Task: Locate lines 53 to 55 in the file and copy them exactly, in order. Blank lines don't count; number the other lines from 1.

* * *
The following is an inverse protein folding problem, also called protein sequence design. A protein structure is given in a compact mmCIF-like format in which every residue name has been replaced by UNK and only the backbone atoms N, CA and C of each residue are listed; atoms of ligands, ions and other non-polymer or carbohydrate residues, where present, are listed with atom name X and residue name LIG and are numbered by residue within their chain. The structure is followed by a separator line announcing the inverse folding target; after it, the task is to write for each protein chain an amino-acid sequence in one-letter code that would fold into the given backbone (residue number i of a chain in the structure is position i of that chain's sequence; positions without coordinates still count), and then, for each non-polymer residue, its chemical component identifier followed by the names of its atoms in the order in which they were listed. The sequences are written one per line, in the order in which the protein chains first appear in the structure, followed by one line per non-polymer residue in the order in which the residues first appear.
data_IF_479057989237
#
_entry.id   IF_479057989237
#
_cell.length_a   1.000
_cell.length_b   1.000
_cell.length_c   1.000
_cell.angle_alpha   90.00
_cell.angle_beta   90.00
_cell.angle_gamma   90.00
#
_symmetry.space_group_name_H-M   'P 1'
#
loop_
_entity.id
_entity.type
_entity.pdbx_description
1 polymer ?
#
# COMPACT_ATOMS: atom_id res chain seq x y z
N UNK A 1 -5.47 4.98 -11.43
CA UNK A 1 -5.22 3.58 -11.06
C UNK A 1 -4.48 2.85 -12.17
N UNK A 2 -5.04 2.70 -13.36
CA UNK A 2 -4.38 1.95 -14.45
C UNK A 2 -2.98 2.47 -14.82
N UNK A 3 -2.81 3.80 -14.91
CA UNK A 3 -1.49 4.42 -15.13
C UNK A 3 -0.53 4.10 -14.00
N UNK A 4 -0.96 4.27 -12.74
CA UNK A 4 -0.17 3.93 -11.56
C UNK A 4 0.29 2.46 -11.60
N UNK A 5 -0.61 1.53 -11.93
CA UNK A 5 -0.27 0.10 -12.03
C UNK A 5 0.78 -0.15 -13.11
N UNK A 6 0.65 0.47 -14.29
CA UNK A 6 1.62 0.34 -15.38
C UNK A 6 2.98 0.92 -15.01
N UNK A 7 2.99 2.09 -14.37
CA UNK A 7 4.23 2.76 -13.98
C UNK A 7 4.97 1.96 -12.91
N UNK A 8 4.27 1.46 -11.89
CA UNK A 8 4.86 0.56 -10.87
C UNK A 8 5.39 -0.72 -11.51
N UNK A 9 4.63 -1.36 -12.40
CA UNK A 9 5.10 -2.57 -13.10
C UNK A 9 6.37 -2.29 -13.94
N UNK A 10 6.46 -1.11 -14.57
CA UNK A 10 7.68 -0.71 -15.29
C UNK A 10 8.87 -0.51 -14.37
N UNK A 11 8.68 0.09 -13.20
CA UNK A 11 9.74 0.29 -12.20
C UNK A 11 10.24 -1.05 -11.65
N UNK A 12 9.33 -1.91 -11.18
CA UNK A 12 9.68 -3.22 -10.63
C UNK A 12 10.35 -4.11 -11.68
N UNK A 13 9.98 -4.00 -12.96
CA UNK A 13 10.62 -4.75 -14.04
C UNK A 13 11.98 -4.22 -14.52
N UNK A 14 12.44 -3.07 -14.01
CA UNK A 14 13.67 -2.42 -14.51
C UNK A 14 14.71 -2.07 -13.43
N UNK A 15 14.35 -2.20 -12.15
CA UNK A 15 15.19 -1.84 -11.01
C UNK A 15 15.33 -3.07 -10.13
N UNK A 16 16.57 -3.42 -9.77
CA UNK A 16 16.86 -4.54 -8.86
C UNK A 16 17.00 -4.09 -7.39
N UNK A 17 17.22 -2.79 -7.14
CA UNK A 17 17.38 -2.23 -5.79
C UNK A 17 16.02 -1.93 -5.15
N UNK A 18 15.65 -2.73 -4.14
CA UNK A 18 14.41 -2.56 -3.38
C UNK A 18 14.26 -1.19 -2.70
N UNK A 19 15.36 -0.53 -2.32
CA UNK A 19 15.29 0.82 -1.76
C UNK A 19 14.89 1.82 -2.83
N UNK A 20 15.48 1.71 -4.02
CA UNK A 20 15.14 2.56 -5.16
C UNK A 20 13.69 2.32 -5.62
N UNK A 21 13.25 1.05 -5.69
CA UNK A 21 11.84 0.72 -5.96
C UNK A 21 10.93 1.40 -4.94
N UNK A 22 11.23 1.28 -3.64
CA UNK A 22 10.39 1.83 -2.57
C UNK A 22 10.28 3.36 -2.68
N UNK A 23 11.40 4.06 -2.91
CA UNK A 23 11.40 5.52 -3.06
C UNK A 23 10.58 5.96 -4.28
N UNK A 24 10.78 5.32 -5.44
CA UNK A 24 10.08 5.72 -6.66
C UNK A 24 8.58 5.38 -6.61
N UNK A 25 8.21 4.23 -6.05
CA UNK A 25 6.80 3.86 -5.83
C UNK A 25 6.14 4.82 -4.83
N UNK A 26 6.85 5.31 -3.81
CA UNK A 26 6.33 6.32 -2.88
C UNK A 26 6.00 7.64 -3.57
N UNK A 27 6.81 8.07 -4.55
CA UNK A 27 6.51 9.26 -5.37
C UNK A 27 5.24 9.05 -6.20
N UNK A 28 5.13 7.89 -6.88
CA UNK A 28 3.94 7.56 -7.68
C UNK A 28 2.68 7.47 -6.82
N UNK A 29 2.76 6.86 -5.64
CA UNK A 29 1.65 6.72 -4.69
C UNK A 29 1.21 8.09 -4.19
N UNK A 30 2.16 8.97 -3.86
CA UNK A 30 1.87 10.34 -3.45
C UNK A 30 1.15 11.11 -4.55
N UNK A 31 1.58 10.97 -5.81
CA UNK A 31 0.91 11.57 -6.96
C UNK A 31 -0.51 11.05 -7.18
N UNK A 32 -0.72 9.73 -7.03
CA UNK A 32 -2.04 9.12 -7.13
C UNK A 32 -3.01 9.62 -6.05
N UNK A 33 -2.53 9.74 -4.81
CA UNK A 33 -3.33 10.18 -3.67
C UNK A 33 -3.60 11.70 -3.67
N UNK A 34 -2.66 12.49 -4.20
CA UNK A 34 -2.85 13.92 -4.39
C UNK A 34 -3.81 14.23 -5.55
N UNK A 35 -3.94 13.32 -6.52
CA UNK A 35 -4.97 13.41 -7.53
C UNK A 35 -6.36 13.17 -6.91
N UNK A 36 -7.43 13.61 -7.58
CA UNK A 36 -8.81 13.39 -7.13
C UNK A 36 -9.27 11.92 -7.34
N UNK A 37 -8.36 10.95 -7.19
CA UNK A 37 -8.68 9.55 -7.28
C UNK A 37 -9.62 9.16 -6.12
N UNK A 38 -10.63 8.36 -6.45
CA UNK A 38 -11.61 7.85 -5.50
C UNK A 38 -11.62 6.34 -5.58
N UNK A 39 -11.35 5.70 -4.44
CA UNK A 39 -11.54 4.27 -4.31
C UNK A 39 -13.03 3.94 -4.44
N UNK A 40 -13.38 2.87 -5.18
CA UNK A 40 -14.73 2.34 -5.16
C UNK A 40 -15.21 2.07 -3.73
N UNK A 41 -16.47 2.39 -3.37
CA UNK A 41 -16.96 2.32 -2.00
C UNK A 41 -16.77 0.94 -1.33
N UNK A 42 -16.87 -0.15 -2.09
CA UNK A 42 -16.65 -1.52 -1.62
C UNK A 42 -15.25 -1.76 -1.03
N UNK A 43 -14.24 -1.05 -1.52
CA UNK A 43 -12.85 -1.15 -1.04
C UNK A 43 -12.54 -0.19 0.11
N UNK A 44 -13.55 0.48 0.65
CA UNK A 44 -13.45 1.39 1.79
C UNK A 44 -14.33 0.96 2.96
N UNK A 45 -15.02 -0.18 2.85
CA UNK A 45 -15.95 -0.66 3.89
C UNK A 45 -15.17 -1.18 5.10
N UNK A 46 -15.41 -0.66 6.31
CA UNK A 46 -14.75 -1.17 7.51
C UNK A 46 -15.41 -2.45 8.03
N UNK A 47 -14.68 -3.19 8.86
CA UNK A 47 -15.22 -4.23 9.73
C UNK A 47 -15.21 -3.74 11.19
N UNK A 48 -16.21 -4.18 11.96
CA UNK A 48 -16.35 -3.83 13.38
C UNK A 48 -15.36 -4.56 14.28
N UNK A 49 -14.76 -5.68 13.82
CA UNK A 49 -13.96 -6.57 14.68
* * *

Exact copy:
CA UNK A 11 9.74 0.29 -12.20
C UNK A 11 10.24 -1.05 -11.65
N UNK A 12 9.33 -1.91 -11.18